eukaryote

noun
eu·​kary·​ote | \ (ˌ)yü-ˈker-ē-ˌōt How to pronounce eukaryote (audio) , -ət How to pronounce eukaryote (audio) , -ˈka-rē-\
variants: or less commonly

Definition of eukaryote

: any of a domain (Eukarya) or a higher taxonomic group (Eukaryota) above the kingdom that includes organisms composed of one or more cells containing visibly evident nuclei and organelles — compare archaea, bacterium, prokaryote

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Examples of eukaryote in a Sentence

Recent Examples on the Web

Welcome to Asgard Complex cells, called eukaryotes, carry a mixture of three types of genes. John Timmer, Ars Technica, "We’ve finally gotten a look at the microbe that might have been our ancestor," 7 Aug. 2019 Like their nucleus-deficient prokaryotic brethren, eukaryotes are challenging to grow in culture. Carrie Arnold, WIRED, "A Blazing Hot Coal Seam Shows How Microbes Can Spring to Life," 21 Apr. 2019 Mitochondria may have been born early in the evolution of eukaryotes. Quanta Magazine, "Mongrel Microbe Tests Story of Complex Life," 29 Oct. 2015 Broad’s team, led by Feng Zhang, published a paper that described its success in eukaryotes in January 2013. Jon Cohen, Science | AAAS, "Surprise patent ruling revives high-stakes dispute over the genome editor CRISPR," 26 June 2019 But archaea and eukaryotes turn out to be similar in other respects, and archaea are unique in yet others. David P. Barash, WSJ, "‘The Tangled Tree’ Review: From Tiny Seeds," 9 Aug. 2018 But things changed with the evolution of eukaryotes more than 2.5 billion years ago. Jon Kelvey, Smithsonian, "The Evolution of Sex Could Have Provided a Defense Against Cancer Cells," 11 June 2019 Bacteria were more prevalent than eukaryotes and archaea, although this finding could be biased by the relative lack of eukaryotic sequences in public databases. Diana Gitig, Ars Technica, "Ahh, summer—ramlibacter season," 14 Nov. 2018 Mitochondria must have evolved in the common ancestor of eukaryotes, some 1.8 billion years ago. Carl Zimmer, STAT, "Shot through with microbes: How our bodies adapt to a hidden world of bacteria," 30 May 2018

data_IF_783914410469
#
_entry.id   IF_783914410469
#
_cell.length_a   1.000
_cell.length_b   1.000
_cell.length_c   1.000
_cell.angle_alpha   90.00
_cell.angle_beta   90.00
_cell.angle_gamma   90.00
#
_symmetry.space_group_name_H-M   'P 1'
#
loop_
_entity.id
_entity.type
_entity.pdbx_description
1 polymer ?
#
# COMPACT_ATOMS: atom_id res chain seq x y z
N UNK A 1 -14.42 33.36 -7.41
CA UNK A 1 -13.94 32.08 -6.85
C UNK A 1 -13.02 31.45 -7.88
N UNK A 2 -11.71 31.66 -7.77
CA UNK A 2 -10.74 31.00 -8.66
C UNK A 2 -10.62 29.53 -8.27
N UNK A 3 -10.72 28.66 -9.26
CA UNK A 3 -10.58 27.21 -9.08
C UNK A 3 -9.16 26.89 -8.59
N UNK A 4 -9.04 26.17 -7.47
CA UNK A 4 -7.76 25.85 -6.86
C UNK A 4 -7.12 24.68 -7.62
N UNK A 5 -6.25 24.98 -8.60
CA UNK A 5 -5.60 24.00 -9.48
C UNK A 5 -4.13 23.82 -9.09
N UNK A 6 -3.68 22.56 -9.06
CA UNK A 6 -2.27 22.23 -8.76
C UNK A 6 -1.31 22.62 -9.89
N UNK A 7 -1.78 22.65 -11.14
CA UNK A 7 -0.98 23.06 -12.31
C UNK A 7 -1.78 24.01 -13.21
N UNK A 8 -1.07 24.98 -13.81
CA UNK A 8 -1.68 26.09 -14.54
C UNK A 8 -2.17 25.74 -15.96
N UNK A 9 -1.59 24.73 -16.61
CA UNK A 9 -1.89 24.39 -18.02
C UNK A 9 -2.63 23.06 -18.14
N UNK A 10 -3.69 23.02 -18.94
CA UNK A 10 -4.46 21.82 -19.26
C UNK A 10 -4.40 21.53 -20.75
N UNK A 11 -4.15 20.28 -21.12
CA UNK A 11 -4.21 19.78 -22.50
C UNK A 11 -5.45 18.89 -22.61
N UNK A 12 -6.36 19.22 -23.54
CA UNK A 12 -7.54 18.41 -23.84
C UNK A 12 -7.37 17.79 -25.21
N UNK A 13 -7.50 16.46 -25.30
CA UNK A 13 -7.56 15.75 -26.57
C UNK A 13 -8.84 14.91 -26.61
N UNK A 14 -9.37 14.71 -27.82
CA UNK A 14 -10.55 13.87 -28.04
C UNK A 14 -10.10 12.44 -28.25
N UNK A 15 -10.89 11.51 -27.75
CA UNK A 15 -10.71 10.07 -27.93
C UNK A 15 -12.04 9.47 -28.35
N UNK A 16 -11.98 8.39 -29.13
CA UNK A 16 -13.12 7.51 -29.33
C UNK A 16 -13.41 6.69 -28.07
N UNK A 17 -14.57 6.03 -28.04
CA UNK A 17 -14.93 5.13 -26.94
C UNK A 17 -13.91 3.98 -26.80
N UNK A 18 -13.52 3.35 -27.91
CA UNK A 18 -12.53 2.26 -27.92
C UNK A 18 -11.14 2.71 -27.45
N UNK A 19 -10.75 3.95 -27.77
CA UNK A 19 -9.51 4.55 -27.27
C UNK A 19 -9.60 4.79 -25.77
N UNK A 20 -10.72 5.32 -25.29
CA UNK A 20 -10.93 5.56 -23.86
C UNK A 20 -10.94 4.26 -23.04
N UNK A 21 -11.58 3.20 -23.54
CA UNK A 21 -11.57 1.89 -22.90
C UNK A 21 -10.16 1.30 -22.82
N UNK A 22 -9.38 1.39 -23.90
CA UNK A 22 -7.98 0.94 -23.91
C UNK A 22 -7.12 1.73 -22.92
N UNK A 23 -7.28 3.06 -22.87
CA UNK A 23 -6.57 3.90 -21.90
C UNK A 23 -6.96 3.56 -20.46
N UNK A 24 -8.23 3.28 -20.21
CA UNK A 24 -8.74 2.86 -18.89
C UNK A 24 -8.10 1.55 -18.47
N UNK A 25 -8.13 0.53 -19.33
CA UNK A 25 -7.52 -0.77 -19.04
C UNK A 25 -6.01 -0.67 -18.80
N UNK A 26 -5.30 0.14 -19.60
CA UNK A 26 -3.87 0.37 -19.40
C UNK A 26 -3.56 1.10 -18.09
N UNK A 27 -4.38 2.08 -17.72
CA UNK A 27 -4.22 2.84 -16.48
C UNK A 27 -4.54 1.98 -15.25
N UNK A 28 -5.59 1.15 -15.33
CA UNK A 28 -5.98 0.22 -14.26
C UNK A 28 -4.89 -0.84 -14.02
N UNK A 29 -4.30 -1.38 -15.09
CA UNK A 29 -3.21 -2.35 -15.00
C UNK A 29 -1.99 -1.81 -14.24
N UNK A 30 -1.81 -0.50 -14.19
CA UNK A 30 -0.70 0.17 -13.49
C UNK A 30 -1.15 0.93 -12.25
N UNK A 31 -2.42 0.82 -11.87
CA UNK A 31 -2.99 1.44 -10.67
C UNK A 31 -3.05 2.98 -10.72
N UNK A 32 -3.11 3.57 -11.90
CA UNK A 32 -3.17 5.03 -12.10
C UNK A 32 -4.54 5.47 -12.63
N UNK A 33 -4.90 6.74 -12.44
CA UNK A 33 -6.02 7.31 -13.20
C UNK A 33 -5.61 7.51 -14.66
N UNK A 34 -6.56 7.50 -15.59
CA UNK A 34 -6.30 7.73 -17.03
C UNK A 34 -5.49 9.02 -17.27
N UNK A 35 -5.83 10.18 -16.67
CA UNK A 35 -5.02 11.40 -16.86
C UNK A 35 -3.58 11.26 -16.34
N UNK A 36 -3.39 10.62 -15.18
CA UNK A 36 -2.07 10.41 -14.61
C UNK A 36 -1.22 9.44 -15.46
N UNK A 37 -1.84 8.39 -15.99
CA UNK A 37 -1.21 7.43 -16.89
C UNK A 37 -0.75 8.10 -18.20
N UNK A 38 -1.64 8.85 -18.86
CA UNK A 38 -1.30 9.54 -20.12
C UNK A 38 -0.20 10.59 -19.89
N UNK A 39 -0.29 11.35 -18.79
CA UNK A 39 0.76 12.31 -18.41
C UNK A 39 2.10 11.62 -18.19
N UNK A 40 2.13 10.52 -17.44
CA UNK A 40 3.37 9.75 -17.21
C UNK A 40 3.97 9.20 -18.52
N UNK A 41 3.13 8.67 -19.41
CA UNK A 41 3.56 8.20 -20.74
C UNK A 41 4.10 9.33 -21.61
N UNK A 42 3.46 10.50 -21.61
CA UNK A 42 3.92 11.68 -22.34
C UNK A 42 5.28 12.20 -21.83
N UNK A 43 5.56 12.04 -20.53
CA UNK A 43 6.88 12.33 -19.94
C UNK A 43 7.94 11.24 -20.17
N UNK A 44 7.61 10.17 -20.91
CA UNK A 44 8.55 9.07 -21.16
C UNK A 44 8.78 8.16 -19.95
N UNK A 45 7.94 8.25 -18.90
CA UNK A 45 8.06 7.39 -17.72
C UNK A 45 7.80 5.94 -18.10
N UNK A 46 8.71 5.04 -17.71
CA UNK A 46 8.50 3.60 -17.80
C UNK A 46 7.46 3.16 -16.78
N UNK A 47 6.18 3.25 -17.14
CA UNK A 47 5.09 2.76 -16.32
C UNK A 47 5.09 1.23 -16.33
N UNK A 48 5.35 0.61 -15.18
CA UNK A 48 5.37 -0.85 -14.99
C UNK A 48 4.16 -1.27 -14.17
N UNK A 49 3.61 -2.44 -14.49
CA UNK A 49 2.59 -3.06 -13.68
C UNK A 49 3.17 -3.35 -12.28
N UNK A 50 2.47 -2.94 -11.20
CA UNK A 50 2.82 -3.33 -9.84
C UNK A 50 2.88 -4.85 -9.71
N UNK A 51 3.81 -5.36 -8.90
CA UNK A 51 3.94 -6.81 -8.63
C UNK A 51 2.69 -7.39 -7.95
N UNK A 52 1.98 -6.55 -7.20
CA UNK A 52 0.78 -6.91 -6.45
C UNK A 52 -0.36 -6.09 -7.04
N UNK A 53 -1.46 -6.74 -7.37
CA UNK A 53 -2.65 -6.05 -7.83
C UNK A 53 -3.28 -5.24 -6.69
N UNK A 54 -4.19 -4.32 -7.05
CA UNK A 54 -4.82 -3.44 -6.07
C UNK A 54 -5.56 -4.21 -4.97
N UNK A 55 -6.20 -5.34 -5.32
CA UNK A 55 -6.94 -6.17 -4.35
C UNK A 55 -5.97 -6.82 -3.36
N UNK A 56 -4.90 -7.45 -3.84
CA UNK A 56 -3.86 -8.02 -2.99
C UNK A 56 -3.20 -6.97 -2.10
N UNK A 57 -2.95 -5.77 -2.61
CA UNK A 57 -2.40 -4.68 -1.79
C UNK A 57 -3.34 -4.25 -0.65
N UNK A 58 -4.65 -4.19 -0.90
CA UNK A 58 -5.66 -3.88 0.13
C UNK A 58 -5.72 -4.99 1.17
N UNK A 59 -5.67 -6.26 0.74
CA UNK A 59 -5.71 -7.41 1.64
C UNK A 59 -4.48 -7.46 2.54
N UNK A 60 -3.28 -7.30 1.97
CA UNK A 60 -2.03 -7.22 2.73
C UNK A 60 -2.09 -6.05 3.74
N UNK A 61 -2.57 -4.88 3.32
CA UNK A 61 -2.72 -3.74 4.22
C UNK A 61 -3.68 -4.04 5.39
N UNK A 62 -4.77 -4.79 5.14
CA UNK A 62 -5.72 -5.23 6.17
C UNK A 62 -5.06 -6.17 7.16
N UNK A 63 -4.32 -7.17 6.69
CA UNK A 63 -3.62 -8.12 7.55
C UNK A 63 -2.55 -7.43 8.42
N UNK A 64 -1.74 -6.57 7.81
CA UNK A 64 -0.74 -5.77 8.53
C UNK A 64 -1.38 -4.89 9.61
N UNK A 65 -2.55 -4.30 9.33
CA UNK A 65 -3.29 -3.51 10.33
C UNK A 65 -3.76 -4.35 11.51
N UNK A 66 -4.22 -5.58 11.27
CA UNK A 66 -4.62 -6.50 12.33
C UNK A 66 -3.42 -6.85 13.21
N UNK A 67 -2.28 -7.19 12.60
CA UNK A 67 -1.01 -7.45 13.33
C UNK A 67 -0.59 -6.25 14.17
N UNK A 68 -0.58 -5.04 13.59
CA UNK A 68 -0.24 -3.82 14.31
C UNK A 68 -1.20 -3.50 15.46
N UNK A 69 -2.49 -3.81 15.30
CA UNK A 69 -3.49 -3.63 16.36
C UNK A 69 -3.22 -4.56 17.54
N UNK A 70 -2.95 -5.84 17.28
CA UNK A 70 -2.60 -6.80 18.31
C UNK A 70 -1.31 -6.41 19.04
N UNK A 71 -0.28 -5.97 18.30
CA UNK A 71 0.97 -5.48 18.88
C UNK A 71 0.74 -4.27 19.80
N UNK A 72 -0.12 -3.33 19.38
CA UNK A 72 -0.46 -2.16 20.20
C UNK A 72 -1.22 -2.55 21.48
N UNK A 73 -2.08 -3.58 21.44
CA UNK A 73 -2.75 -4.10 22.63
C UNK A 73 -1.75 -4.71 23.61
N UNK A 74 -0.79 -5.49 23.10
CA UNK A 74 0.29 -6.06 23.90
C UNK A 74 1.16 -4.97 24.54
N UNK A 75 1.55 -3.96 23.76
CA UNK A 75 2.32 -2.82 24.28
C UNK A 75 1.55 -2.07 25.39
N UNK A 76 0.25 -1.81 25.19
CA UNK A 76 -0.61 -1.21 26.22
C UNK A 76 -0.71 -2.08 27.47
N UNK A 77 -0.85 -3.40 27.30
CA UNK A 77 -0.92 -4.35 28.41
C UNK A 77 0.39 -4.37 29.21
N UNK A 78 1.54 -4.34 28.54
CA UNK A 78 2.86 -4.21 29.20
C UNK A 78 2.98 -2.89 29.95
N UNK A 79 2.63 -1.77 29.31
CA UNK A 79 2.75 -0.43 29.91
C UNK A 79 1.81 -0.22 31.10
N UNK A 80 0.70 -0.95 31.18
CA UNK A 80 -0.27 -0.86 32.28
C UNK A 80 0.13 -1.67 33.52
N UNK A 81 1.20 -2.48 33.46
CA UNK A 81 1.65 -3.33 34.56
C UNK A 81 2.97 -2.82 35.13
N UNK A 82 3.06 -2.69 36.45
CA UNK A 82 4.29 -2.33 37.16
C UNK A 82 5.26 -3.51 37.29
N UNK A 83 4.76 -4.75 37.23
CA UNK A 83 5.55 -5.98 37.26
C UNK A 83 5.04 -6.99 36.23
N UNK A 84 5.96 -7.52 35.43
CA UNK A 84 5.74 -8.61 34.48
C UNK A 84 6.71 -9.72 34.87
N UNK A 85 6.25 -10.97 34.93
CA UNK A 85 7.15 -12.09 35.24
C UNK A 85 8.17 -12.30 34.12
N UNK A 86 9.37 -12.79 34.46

These example sentences are selected automatically from various online news sources to reflect current usage of the word 'eukaryote.' Views expressed in the examples do not represent the opinion of Merriam-Webster or its editors. Send us feedback.

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First Known Use of eukaryote

1943, in the meaning defined above

History and Etymology for eukaryote

New Latin Eukaryotes, proposed subdivision of protists, from eu- + kary- + -otes, plural noun suffix, from Greek -ōtos — more at -otic

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Statistics for eukaryote

Last Updated

11 Sep 2019

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Time Traveler for eukaryote

The first known use of eukaryote was in 1943

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More Definitions for eukaryote

eukaryote

noun
eu·​kary·​ote
variants: also eucaryote \ (ˈ)yü-​ˈkar-​ē-​ˌōt How to pronounce eucaryote (audio) , -​ē-​ət How to pronounce eucaryote (audio) \

Medical Definition of eukaryote

: any of a domain (Eukarya) or a higher taxonomic group (Eukaryota) above the kingdom that includes organisms composed of one or more cells containing visibly evident nuclei and organelles — compare prokaryote

Other Words from eukaryote

eukaryotic also eucaryotic \ -​ˌkar-​ē-​ˈät-​ik How to pronounce eucaryotic (audio) \ adjective

More from Merriam-Webster on eukaryote

Britannica.com: Encyclopedia article about eukaryote

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